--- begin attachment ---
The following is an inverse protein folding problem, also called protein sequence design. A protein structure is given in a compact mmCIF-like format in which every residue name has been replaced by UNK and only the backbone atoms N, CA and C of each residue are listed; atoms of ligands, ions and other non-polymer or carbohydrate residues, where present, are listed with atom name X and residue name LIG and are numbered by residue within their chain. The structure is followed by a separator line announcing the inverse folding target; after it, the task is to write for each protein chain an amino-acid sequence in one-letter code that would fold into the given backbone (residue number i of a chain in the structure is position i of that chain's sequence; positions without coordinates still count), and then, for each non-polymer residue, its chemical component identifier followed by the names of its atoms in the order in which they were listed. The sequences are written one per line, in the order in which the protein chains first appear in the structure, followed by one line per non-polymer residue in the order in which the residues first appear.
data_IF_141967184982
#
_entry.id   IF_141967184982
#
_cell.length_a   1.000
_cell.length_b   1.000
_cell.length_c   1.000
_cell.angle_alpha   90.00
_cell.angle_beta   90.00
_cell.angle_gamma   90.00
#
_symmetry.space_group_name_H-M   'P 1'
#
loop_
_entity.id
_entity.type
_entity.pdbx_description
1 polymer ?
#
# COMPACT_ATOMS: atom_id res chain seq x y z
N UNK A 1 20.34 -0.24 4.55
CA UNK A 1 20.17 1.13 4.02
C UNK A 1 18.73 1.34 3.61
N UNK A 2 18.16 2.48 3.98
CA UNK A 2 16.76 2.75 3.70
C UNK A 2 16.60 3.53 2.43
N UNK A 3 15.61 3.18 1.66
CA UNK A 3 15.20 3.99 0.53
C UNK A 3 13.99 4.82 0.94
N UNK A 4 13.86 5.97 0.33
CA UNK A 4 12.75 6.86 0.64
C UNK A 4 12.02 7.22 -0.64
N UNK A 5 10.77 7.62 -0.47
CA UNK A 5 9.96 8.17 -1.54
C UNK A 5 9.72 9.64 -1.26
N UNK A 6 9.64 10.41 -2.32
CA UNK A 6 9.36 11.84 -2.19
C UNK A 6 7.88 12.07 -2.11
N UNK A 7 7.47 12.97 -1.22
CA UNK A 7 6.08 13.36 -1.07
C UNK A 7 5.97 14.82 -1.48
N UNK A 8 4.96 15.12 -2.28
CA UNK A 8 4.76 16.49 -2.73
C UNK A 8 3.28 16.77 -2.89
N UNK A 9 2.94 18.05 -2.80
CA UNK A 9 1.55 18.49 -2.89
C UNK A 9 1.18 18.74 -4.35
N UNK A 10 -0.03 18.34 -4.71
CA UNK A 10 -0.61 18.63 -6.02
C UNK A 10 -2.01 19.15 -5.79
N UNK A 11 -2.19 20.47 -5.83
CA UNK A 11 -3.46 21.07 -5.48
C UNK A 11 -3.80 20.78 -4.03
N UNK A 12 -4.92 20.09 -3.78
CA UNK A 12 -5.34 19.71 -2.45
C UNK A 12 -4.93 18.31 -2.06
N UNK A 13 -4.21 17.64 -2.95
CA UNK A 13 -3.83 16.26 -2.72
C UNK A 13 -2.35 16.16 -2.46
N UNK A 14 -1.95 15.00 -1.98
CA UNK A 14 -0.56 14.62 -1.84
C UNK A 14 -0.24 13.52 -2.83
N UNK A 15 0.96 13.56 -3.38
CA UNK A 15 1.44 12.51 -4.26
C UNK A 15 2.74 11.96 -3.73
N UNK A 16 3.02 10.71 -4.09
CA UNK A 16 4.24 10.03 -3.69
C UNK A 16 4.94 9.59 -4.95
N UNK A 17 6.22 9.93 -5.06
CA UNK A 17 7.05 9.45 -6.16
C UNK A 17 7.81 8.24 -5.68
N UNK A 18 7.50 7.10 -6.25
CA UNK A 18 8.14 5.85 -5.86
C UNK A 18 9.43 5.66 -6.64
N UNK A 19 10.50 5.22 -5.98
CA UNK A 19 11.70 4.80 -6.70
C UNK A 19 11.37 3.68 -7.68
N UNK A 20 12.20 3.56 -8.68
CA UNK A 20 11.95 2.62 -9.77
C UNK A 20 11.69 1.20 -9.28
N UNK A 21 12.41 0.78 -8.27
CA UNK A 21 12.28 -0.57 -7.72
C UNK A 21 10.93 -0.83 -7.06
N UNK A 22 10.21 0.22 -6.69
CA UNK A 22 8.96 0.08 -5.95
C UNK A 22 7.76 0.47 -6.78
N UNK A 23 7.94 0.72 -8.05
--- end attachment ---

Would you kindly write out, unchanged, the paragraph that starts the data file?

The following is an inverse protein folding problem, also called protein sequence design. A protein structure is given in a compact mmCIF-like format in which every residue name has been replaced by UNK and only the backbone atoms N, CA and C of each residue are listed; atoms of ligands, ions and other non-polymer or carbohydrate residues, where present, are listed with atom name X and residue name LIG and are numbered by residue within their chain. The structure is followed by a separator line announcing the inverse folding target; after it, the task is to write for each protein chain an amino-acid sequence in one-letter code that would fold into the given backbone (residue number i of a chain in the structure is position i of that chain's sequence; positions without coordinates still count), and then, for each non-polymer residue, its chemical component identifier followed by the names of its atoms in the order in which they were listed. The sequences are written one per line, in the order in which the protein chains first appear in the structure, followed by one line per non-polymer residue in the order in which the residues first appear.